My Review:
I read this book for my book club. I thought the cover was corny (except for the Cliff Nielsen part). And when I started reading it, I thought the prologue was corny too. But when the book actually started, it got interesting.

One thing I liked about this book is that the names of the characters were relatively normal. In real life, there are people named Will, Horace, Jenny, etc. In most fantasy books, the characters have names that sound completely made up (example: Graceling by Kristin Cashore). I also liked how the Rangers were archers. I love archers in fantasy.

The writing was good, but it wasn't anything exceptional. I also think that sometimes unnecessary details were given. For example, at one point it goes on for a whole paragraph about how Sir Rodney's bedroom looks after his wife's death. Honestly, I didn't think that was relevant to the story at all. It wasn't even interesting. But the upside of the overload of details is that you can really picture the setting in your mind, unlike with some books that don't give much details except whether it's raining or snowing (*cough cough* Twilight). Like, during the battle scenes, I felt like I was there watching the battle.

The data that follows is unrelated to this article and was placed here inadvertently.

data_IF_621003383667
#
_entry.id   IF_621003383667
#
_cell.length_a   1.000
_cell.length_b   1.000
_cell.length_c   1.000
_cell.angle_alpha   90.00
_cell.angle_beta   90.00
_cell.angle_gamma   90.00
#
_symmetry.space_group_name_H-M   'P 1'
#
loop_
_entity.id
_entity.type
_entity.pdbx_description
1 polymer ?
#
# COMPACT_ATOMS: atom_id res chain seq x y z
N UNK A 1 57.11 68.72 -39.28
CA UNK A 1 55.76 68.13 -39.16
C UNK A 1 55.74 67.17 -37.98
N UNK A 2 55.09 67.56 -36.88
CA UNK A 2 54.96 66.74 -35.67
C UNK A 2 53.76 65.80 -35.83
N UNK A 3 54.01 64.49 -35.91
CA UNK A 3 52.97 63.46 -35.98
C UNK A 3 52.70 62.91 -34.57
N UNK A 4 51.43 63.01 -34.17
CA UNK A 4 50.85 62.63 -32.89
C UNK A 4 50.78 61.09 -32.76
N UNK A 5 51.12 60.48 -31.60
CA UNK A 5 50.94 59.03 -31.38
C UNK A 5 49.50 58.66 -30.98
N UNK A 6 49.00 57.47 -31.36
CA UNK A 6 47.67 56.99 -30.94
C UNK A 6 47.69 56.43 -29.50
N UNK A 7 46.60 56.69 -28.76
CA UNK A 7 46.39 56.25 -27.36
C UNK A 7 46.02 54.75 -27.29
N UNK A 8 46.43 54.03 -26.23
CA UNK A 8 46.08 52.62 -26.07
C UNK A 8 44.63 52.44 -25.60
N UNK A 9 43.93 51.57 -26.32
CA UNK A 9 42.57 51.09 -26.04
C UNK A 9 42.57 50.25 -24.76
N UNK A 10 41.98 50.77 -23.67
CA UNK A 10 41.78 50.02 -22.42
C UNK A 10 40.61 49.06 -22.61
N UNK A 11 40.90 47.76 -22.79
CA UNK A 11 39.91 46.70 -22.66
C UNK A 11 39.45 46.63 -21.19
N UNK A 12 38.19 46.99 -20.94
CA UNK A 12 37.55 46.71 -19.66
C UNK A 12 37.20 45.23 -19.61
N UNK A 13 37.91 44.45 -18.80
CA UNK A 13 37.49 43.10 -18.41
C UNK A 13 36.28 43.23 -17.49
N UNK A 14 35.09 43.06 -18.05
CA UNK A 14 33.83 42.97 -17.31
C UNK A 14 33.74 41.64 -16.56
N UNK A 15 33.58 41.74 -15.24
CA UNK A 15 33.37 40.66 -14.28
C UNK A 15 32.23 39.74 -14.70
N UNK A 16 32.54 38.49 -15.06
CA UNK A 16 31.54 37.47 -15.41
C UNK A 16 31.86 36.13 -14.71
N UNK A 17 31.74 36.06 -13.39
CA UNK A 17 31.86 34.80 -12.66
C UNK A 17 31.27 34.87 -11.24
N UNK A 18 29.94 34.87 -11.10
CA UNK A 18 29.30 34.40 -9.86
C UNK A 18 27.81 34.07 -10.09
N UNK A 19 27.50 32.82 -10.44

Here's one thing about this book that makes me wonder. Halt says a French phrase to mount his horse, and he tells Will that it's another language. Which makes me wonder, is this book set in an imaginary world, or in the real world at a time when countries had different names? Come to think of it, the name Skandia is very similar to Scandinavia, and if you look at the cover of book four (The Battle for Skandia) the Skandian looks a lot like a Viking.

Overall, this was a good book, although a little kiddish.

Tuesday, February 15, 2011

Review: Ash

I actually read this book two months ago, I just thought that I needed to post a review to get things started.

Title: Ash
Author: Malinda Lo
Release Date: January 1, 2009
Publisher: Little, Brown
Cover Designer: Alison Impey